Dec. 5, 2007 -- Actor Dennis Quaid is suing a drug company after his newborn twins were accidentally given 1,000 times the prescribed dose of the blood-thinning drug heparin.
It's not the first time the drug has been overprescribed, and Quaid and his wife, Kimberly Buffington said they want to make sure it never happens again.
It was a terrifying time for the Quaids as their newborn twins, a boy and a girl, fought for their lives after doctors at Cedars Sinai in Los Angeles mistakenly administered the dangerous dose of heparin after they went in to be treated for a staph infection. Two weeks later, the twins have recovered, but the Quaids are on a mission to prevent the >mistake from happening to others. They are suing the manufacturer of the drug, Baxter Healthcare Cooperation, for more than $50,000.
The twins, Thomas Boone and Zoe Grace, are doing "fantastic," said Quaid's attorney, Susan Loggans, today on "Good Morning America."
"There appears to be no residual effect" on the twins' health, Loggans said, but she added that there are no long-term studies on heparin overdoses in children.
"They're not angry," Loggans said of the Quaids. "They are devout Christains, and they believe God saved their babies."
Lawsuit: Packaging Not Different Enough
At issue is the product's packaging. Quaid's children were intended to receive a 10 unit dose of heplock, a diluted version of heparin, but instead received a whopping 10,000 units of heparin. The lawsuit suggests that the mistake was made because the two bottles share remarkably similar blue labels and a common shape.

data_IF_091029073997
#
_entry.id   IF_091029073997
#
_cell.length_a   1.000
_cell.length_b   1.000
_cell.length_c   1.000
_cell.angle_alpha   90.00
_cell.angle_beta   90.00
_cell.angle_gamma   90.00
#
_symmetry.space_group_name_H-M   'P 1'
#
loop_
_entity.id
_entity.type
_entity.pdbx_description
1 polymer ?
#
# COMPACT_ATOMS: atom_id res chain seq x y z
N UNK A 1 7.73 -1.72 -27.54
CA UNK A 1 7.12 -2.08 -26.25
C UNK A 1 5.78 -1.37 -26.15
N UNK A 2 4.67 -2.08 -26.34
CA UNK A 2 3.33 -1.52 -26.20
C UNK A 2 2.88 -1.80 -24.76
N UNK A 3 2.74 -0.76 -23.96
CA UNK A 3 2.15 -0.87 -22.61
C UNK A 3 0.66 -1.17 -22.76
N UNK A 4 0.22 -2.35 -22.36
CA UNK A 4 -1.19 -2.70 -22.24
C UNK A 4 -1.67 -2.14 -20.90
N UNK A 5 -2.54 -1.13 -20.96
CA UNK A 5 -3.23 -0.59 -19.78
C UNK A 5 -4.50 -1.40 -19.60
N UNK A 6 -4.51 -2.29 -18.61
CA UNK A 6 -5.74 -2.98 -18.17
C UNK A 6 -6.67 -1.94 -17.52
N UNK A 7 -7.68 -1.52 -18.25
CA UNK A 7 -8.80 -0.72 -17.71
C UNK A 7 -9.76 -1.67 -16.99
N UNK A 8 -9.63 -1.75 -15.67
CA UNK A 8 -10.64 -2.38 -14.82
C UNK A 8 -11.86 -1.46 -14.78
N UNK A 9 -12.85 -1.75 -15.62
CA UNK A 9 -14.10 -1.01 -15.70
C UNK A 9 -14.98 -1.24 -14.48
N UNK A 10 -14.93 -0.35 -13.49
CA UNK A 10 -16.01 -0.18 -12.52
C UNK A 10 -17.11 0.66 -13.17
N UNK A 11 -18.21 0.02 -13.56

And it's not the first time a hospital has made such a mistake. Last year, three premature babies died at an Indianapolis hospital when nurses inadvertently switched the baby-friendly heplock with the much stronger heparin.
"The lawsuit is not about money," Loggans said. "This lawsuit is about the Quaids not wanting this to happen to another baby."
After the deaths in Indianapolis, Baxter issued a safety alert to health care providers, but those blue labels remained on the drug.
This fall, the company changed its heparin packaging by adding a red caution label that must be torn off before the vial can be opened.
The lawsuit argues that the packaging "should have been completely distinguishable [by] size and shape."
Baxter issued a statement saying, "While we strive to clearly differentiate our products and dosages, no amount of differentiation will replace the value of clinicians carefully reviewing and reading a drug name and dose before dispensing and administering it." The Associated Press contributed to this report.